True to the Grand Cinema’s commitment to casual class, October 4’s Opening Night Gala for the 2012 Tacoma Film Festival was a night of laid back conversation, quality cuisine, and local love. In attendance were a handful of the Festival’s contributing filmmakers, whom audience members had a chance to get to know during the pre-screening dinner, catered by Maxwell’s Restaurant and Lounge.
The Annie Wright School’s sophisticated Great Hall and Kemper Theater created a comfortable yet elegant backdrop for the night’s feature, The Taiwan Oyster, a drama/dark comedy following two expat Kindergarten teachers living in Taiwan on an improbable quest to give their dead compatriot a respectable burial.
Fed up with their aimless, pleasure driven lives, twenty-somethings Simon (Billy Harvey) and Darin (Jeff Palmioti) set out to find the perfect resting place for their “countryman,” and are joined early on by a delightful and similarly dejected Taiwanese morgue employee, Nikita (Lenora Moore).
Though Simon tries to convince the viewers of the quest’s underlying patriotism, he and his counterparts’ existential motivations soon become clear. Though their circumstances are remarkable, their propensity for self reflection and their search for life’s purpose make them relatable and likable.
Unexpected humor ensues in The Taiwan Oyster as the trio embarks on a quixotic journey, their unfortunate friend on ice in the bed of their truck. But this humor is truly graveside: we never lose sight of the pervading melancholy and the breathtaking Taiwanese countryside repeatedly heightens the characters’ experiences of foreignness and despondency.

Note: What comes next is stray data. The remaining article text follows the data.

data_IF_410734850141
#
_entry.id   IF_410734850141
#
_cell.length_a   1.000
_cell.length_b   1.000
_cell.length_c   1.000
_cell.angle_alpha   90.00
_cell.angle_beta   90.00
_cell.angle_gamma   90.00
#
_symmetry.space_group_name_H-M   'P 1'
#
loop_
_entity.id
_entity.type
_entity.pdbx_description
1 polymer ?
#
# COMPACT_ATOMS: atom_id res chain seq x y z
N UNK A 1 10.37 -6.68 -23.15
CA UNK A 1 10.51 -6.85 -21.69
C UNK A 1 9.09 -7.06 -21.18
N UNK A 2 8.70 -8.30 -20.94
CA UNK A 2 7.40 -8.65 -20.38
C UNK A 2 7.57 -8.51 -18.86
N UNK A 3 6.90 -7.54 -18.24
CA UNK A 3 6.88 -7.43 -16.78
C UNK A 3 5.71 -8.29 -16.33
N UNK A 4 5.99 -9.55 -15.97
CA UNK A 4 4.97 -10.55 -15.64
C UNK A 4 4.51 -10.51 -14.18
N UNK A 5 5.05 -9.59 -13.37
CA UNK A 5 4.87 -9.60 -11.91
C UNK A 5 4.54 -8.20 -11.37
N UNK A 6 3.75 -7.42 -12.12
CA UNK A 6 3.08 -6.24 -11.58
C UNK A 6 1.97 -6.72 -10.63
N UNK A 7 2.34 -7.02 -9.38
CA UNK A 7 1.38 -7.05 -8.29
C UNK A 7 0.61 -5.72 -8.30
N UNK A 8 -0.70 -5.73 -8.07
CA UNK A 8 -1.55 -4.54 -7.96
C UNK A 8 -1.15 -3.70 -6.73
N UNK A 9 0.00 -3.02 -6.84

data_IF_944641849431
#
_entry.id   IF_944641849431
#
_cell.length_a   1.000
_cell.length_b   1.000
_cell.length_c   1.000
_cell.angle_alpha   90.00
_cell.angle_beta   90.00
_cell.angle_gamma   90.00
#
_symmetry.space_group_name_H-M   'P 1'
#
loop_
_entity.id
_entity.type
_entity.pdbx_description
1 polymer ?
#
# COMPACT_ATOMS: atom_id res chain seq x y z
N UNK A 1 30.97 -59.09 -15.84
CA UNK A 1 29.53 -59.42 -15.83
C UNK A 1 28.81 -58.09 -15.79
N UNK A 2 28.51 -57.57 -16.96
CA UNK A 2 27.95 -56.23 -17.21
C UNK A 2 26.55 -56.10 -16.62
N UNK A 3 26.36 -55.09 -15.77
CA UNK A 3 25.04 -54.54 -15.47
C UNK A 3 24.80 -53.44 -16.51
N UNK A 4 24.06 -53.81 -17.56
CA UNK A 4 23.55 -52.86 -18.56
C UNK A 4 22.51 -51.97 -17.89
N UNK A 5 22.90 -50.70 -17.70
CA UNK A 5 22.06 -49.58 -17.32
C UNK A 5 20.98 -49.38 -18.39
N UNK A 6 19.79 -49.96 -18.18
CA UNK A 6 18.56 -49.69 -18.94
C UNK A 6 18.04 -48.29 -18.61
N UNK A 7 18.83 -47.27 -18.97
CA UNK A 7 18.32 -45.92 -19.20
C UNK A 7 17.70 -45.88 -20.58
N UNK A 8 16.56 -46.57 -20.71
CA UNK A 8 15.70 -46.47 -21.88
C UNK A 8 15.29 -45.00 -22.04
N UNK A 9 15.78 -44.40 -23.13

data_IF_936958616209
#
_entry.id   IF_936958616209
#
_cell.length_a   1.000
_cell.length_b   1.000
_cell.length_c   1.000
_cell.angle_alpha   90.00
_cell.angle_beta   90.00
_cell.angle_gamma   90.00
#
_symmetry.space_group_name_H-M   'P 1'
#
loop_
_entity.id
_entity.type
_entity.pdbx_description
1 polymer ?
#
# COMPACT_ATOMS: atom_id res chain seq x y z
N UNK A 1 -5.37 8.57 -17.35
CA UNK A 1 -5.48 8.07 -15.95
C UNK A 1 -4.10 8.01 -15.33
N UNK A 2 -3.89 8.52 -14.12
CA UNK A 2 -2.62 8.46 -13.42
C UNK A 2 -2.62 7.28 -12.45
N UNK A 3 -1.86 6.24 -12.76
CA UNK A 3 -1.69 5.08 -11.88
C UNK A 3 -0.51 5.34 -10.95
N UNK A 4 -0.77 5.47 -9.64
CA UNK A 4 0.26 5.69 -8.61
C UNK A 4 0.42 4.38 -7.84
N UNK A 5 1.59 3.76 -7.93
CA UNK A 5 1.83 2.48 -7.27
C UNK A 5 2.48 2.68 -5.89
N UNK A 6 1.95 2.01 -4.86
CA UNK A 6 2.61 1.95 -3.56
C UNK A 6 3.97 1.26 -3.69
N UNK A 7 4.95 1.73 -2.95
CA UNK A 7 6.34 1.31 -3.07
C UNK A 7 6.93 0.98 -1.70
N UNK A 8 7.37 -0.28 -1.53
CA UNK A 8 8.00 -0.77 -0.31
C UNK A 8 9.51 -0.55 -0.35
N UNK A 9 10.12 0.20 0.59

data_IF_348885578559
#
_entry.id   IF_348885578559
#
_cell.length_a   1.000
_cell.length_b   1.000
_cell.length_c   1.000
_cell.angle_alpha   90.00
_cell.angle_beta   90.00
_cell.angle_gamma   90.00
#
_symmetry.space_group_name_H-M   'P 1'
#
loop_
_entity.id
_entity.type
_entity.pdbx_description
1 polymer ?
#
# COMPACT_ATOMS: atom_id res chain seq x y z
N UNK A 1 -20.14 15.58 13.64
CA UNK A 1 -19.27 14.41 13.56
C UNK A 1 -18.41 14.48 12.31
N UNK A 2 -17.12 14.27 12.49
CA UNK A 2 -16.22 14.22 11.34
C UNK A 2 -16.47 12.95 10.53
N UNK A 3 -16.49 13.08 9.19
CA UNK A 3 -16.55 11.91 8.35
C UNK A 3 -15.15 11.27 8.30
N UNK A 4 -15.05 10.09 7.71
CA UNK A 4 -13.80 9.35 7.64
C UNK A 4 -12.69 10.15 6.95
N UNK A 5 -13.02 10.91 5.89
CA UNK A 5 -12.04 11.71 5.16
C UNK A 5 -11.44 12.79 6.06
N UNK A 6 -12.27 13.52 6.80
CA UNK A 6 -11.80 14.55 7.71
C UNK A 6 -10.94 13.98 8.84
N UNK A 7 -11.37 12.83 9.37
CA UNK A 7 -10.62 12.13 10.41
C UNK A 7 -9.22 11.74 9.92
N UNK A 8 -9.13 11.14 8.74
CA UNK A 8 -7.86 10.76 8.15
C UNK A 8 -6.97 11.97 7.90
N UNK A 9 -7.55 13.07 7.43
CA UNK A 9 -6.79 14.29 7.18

The actors’ performances are sometimes precarious but the film’s resonant script keeps us believing – just obscure enough to feel organic, but abstract enough to be relatable and provoking. The relationship between Simon and Nikita, though awkward at times, anchors the film and convinces viewers on stay on their side.
The film’s soundtrack is a highlight, seamlessly (though unexpectedly) weaving the languid drone of Asian-influenced chanting with reimagined country western classics like “That’s How I Got to Memphis” and “Two More Bottles of Wine.” This juxtaposition artfully initiates viewers into the characters’ exotic yet nostalgic world.
Though ultimately enigmatic, the tragedy and comedy of The Taiwan Oyster reflects life’s potential for beauty as well as heartbreak, and reminds us that we can find purpose and joy even in the most unlikely circumstances.
TFF’s commitment to cultural enrichment was clear as gala attendees were given the unique opportunity to meet and greet Oyster co-writer and producer Mitchell Jarrett after the screening.
The film has already created a buzz, having made its worldwide debut at the 2012 SXSW Film Festival in March to positive reviews (http://twitchfilm.com/2012/03/sxsw-2012-review-the-taiwan-oyster.html). Though its future in the industry is uncertain, it is certainly worth keeping an eye on.
For more information on the film and its creators, check out the press kit document on the film’s webpage.